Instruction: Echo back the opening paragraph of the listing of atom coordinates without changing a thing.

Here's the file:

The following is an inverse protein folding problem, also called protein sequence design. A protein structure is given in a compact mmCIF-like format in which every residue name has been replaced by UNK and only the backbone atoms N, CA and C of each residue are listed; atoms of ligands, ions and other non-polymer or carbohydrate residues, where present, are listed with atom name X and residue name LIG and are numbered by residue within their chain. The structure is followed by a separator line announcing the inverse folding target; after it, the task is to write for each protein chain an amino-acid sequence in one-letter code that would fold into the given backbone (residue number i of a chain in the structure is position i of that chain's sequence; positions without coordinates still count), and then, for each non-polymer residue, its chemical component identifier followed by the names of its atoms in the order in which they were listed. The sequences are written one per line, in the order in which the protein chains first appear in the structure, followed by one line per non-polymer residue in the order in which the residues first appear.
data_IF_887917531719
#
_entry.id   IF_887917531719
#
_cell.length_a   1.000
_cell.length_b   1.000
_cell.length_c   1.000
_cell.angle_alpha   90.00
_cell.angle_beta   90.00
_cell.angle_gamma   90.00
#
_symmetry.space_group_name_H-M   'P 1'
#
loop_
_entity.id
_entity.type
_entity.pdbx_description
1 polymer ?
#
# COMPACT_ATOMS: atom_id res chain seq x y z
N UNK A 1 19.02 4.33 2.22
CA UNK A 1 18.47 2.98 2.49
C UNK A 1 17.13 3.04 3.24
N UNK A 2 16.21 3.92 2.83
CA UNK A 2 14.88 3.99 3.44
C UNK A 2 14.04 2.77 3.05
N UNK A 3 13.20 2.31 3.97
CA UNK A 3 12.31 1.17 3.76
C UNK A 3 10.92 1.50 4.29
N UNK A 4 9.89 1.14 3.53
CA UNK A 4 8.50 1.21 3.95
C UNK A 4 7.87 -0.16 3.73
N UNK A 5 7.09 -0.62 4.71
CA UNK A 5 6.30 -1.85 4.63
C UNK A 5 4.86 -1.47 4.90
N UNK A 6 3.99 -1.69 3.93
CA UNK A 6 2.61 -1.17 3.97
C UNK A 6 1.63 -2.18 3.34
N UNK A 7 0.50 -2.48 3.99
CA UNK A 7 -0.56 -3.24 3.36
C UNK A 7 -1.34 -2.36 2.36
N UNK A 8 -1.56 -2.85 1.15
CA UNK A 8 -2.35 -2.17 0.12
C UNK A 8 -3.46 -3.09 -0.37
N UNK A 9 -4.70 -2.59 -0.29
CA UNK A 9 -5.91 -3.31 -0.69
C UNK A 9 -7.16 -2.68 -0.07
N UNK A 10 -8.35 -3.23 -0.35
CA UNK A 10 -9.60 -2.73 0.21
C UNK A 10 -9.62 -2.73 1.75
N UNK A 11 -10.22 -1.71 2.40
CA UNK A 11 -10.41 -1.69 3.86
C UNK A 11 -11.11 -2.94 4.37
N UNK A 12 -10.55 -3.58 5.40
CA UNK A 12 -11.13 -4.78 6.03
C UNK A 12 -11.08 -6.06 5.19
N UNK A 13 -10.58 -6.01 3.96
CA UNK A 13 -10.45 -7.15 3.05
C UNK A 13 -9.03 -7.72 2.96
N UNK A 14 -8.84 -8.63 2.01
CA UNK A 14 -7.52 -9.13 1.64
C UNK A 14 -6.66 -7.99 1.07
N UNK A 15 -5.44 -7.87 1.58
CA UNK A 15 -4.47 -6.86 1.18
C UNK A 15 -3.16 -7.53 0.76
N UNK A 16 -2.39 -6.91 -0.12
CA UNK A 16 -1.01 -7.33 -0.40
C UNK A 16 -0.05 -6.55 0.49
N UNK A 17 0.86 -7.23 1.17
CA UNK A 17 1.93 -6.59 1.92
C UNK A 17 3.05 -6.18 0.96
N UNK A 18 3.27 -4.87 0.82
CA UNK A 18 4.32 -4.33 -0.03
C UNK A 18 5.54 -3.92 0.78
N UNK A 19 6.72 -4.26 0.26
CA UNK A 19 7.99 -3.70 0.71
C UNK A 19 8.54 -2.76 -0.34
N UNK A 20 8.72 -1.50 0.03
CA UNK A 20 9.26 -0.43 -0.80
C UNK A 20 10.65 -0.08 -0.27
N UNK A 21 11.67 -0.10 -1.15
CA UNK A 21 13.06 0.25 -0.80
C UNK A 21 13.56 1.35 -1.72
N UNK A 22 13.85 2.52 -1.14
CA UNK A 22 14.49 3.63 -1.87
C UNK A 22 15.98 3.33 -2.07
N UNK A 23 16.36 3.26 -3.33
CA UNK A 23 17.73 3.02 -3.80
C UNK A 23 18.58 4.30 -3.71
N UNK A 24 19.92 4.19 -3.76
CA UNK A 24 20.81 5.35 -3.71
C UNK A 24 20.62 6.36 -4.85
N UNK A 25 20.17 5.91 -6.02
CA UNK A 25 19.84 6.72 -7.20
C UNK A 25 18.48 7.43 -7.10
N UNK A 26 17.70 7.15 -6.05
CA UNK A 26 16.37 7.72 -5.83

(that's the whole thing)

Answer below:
The following is an inverse protein folding problem, also called protein sequence design. A protein structure is given in a compact mmCIF-like format in which every residue name has been replaced by UNK and only the backbone atoms N, CA and C of each residue are listed; atoms of ligands, ions and other non-polymer or carbohydrate residues, where present, are listed with atom name X and residue name LIG and are numbered by residue within their chain. The structure is followed by a separator line announcing the inverse folding target; after it, the task is to write for each protein chain an amino-acid sequence in one-letter code that would fold into the given backbone (residue number i of a chain in the structure is position i of that chain's sequence; positions without coordinates still count), and then, for each non-polymer residue, its chemical component identifier followed by the names of its atoms in the order in which they were listed. The sequences are written one per line, in the order in which the protein chains first appear in the structure, followed by one line per non-polymer residue in the order in which the residues first appear.